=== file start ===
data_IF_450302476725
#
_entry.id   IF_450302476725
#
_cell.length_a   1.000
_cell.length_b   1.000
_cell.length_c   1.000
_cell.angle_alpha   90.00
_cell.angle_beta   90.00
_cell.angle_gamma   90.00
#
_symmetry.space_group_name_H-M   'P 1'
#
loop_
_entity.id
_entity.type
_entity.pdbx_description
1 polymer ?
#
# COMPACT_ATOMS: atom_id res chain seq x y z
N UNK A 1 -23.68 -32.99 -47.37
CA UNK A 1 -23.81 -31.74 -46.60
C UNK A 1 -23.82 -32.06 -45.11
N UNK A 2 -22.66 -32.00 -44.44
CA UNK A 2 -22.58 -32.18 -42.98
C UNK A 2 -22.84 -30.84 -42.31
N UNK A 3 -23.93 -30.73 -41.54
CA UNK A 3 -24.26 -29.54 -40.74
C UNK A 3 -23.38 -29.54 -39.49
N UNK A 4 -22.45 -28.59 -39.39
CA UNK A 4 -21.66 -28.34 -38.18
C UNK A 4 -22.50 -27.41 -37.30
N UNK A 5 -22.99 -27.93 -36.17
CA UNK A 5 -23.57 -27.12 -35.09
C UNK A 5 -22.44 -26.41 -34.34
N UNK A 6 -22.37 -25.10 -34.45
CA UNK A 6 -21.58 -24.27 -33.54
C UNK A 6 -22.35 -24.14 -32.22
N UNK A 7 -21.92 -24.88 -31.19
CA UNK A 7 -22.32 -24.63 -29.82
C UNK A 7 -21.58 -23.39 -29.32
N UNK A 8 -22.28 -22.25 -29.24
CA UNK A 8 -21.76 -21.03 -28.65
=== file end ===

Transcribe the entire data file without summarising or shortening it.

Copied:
data_IF_450302476725
#
_entry.id   IF_450302476725
#
_cell.length_a   1.000
_cell.length_b   1.000
_cell.length_c   1.000
_cell.angle_alpha   90.00
_cell.angle_beta   90.00
_cell.angle_gamma   90.00
#
_symmetry.space_group_name_H-M   'P 1'
#
loop_
_entity.id
_entity.type
_entity.pdbx_description
1 polymer ?
#
# COMPACT_ATOMS: atom_id res chain seq x y z
N UNK A 1 -23.68 -32.99 -47.37
CA UNK A 1 -23.81 -31.74 -46.60
C UNK A 1 -23.82 -32.06 -45.11
N UNK A 2 -22.66 -32.00 -44.44
CA UNK A 2 -22.58 -32.18 -42.98
C UNK A 2 -22.84 -30.84 -42.31
N UNK A 3 -23.93 -30.73 -41.54
CA UNK A 3 -24.26 -29.54 -40.74
C UNK A 3 -23.38 -29.54 -39.49
N UNK A 4 -22.45 -28.59 -39.39
CA UNK A 4 -21.66 -28.34 -38.18
C UNK A 4 -22.50 -27.41 -37.30
N UNK A 5 -22.99 -27.93 -36.17
CA UNK A 5 -23.57 -27.12 -35.09
C UNK A 5 -22.44 -26.41 -34.34
N UNK A 6 -22.37 -25.10 -34.45
CA UNK A 6 -21.58 -24.27 -33.54
C UNK A 6 -22.35 -24.14 -32.22
N UNK A 7 -21.92 -24.88 -31.19
CA UNK A 7 -22.32 -24.63 -29.82
C UNK A 7 -21.58 -23.39 -29.32
N UNK A 8 -22.28 -22.25 -29.24
CA UNK A 8 -21.76 -21.03 -28.65